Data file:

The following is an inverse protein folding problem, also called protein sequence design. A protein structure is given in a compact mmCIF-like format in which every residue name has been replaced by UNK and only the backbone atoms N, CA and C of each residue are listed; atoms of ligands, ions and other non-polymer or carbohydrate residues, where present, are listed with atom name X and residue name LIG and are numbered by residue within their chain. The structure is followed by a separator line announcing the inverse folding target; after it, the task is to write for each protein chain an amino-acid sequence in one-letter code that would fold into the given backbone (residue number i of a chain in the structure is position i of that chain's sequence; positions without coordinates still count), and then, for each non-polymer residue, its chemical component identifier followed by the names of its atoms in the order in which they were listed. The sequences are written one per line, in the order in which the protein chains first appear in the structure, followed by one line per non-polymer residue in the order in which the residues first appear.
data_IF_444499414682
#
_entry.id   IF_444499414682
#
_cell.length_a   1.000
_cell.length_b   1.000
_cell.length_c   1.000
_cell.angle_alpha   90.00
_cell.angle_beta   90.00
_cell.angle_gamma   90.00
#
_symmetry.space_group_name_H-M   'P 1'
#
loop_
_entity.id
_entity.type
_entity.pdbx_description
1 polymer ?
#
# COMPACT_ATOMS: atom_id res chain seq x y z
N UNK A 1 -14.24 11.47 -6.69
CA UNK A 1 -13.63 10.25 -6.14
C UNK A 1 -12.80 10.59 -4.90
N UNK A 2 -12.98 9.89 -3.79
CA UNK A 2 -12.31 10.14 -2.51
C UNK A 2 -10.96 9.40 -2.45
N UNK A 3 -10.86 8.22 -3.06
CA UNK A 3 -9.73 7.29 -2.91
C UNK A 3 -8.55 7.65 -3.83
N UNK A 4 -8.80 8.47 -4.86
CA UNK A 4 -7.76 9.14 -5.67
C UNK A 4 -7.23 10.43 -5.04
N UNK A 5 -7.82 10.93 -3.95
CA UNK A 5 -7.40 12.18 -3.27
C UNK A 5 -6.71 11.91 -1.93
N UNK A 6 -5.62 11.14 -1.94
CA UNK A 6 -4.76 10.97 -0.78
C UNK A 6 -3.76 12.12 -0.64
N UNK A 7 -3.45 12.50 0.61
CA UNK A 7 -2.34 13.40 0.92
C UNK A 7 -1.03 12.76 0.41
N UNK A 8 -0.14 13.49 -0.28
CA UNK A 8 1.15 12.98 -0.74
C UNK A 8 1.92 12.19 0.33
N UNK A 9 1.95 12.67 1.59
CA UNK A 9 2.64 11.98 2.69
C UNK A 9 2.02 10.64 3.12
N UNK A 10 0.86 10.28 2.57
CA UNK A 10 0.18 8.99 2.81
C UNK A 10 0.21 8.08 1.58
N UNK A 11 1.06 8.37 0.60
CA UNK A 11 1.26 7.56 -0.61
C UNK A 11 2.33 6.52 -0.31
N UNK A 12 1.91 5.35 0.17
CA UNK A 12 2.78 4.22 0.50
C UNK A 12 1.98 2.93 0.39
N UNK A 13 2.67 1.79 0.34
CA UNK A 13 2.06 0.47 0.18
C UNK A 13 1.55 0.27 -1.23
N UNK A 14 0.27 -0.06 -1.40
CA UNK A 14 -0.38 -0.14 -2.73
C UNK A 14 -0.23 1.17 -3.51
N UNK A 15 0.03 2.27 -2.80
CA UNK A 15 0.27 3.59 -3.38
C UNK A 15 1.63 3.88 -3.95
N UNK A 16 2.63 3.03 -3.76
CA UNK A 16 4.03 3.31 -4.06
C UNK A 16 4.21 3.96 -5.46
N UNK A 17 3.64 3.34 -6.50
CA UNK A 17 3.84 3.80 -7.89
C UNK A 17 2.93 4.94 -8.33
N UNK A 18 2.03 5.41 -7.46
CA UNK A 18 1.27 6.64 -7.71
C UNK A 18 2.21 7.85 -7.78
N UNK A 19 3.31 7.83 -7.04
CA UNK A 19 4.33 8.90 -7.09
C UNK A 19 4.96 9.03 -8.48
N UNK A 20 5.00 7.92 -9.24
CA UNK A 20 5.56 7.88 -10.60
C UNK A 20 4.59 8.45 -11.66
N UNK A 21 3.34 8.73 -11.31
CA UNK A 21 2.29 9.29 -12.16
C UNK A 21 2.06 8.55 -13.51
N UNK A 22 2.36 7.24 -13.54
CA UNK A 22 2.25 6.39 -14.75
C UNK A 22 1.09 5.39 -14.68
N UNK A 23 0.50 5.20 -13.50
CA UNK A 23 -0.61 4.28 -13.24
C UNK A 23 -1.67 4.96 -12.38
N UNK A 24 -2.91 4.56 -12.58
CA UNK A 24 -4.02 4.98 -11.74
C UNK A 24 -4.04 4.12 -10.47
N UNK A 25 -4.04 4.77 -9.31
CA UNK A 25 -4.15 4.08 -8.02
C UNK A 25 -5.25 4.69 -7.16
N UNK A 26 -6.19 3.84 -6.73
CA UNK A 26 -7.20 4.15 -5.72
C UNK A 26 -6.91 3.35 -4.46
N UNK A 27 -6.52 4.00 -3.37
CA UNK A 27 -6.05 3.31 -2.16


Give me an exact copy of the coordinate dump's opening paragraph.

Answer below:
The following is an inverse protein folding problem, also called protein sequence design. A protein structure is given in a compact mmCIF-like format in which every residue name has been replaced by UNK and only the backbone atoms N, CA and C of each residue are listed; atoms of ligands, ions and other non-polymer or carbohydrate residues, where present, are listed with atom name X and residue name LIG and are numbered by residue within their chain. The structure is followed by a separator line announcing the inverse folding target; after it, the task is to write for each protein chain an amino-acid sequence in one-letter code that would fold into the given backbone (residue number i of a chain in the structure is position i of that chain's sequence; positions without coordinates still count), and then, for each non-polymer residue, its chemical component identifier followed by the names of its atoms in the order in which they were listed. The sequences are written one per line, in the order in which the protein chains first appear in the structure, followed by one line per non-polymer residue in the order in which the residues first appear.